It is possible to achieve the advantage of LCL without a unified stream of relaxation instructions, that is still retaining relocations separately from section data. Our earlier UK Application No. 9928340.0 explains how a linker operates using existing relocations with separate section data. R_GOTO and the ability to reference state variables provide important advantages over that scheme.
The Linker takes each input LCL object code module and merges them to form an output LCL program. The linker executes the main function of the output LCL program until a predefined instruction is encountered. Execution of the output LCL program comprises either copying specified bytes to the target executable (responsive to R_BYTE or R_BYTES RIs) or performing other types of operations responsive to other relaxation instructions.
The overall structure of one of the individual input LCL object code modules is shown in FIG. 5. The main function 9 of the LCL program comprises a number of RIs 22, each with an associated Unified Instruction Count 20. The first RI in the LCL can be written as R_ORG. Alternatively, R_ORG can be generated from a directive; it has the instruction count 01. The following RIs within the main function of the LCL program have sequentially incremented instruction counts.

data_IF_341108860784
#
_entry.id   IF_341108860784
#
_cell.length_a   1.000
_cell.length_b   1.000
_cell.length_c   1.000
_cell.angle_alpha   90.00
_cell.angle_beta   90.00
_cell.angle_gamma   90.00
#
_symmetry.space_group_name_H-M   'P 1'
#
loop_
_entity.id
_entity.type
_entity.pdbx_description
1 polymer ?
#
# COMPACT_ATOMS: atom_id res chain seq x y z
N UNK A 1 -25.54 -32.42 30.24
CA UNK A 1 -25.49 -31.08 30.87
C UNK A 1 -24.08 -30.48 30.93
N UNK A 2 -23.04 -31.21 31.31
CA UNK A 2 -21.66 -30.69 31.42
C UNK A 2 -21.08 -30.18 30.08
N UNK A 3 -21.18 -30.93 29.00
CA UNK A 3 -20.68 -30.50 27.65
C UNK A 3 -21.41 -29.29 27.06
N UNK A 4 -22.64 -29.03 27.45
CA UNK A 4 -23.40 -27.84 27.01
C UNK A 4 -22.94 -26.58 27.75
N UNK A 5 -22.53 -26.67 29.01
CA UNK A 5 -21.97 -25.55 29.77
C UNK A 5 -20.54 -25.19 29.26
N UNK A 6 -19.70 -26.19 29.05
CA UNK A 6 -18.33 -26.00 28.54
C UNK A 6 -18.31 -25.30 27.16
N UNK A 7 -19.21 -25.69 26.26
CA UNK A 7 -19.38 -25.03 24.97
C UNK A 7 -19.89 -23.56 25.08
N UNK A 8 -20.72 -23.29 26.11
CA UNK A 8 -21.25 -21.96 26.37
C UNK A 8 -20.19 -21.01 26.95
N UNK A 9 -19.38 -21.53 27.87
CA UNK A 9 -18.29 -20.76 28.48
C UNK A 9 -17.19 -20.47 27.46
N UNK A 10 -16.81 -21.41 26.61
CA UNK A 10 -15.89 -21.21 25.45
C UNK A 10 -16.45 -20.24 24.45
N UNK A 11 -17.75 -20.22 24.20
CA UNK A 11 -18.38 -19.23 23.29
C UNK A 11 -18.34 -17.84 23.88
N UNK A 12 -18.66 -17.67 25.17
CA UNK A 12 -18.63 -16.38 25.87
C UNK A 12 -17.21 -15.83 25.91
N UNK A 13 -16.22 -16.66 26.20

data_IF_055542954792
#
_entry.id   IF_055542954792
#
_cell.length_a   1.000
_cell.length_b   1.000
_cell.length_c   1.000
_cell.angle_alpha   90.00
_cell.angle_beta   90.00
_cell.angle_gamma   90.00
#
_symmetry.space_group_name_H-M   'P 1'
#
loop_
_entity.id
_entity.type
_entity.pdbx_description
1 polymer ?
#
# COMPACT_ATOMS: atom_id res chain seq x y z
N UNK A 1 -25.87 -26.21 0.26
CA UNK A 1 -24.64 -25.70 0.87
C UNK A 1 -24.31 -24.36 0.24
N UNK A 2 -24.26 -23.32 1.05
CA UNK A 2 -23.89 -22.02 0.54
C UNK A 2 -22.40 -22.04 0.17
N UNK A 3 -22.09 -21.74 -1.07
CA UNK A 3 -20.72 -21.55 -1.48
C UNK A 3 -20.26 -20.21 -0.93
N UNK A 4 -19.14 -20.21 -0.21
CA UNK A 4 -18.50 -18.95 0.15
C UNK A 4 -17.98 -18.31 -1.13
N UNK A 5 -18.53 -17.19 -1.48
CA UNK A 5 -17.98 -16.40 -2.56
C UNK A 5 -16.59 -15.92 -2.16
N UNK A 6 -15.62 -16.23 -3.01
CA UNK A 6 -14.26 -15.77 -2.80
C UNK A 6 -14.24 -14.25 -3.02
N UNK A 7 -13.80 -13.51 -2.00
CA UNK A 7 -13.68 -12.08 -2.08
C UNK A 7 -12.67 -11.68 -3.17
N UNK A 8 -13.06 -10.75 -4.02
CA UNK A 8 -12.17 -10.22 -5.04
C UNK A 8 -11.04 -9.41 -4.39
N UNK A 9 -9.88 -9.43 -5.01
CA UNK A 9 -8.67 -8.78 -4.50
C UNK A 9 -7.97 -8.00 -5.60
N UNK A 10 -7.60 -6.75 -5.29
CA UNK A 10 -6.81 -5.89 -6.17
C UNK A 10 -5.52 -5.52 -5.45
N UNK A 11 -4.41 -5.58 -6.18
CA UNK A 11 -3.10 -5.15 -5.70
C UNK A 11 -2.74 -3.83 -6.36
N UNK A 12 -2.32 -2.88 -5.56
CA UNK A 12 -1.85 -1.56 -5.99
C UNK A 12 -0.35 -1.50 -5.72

The RIs can be considered to fall into three categories; section data 10, patching data 12 and macro section invocations 14. Patching data RIs 12 are always preceded by a section data RI 10 corresponding to the section data on which the following patching RI is to act. That is, a set of section data bytes loaded by the linker, followed by a patching RI, describing a patching operation. The section data bytes are patched according to the patching data relaxation instructions.
The LCL further comprises a symbol table 16 and may include one or more macro function 18. The macro functions 18 define section data that is to be optionally inserted into the final Target Executable. They can include frequently used idioms or routines that vary depending on the environment in which the Target Executable is to be executed. At the point in the main LCL function 9 where the section data of a macro function 18 may be required a macro invocation RI 14 is placed. The macro invocation RI used in the LCL described herein is R SUBSTITUTE <SYMBOL>, SYMBOL identifying the name of the macro function 18 by reference to the symbol table 16. Each macro function is identified by a symbol in the symbol table 16. Each macro function 18 has the same structure as the main function 9 of the LCL.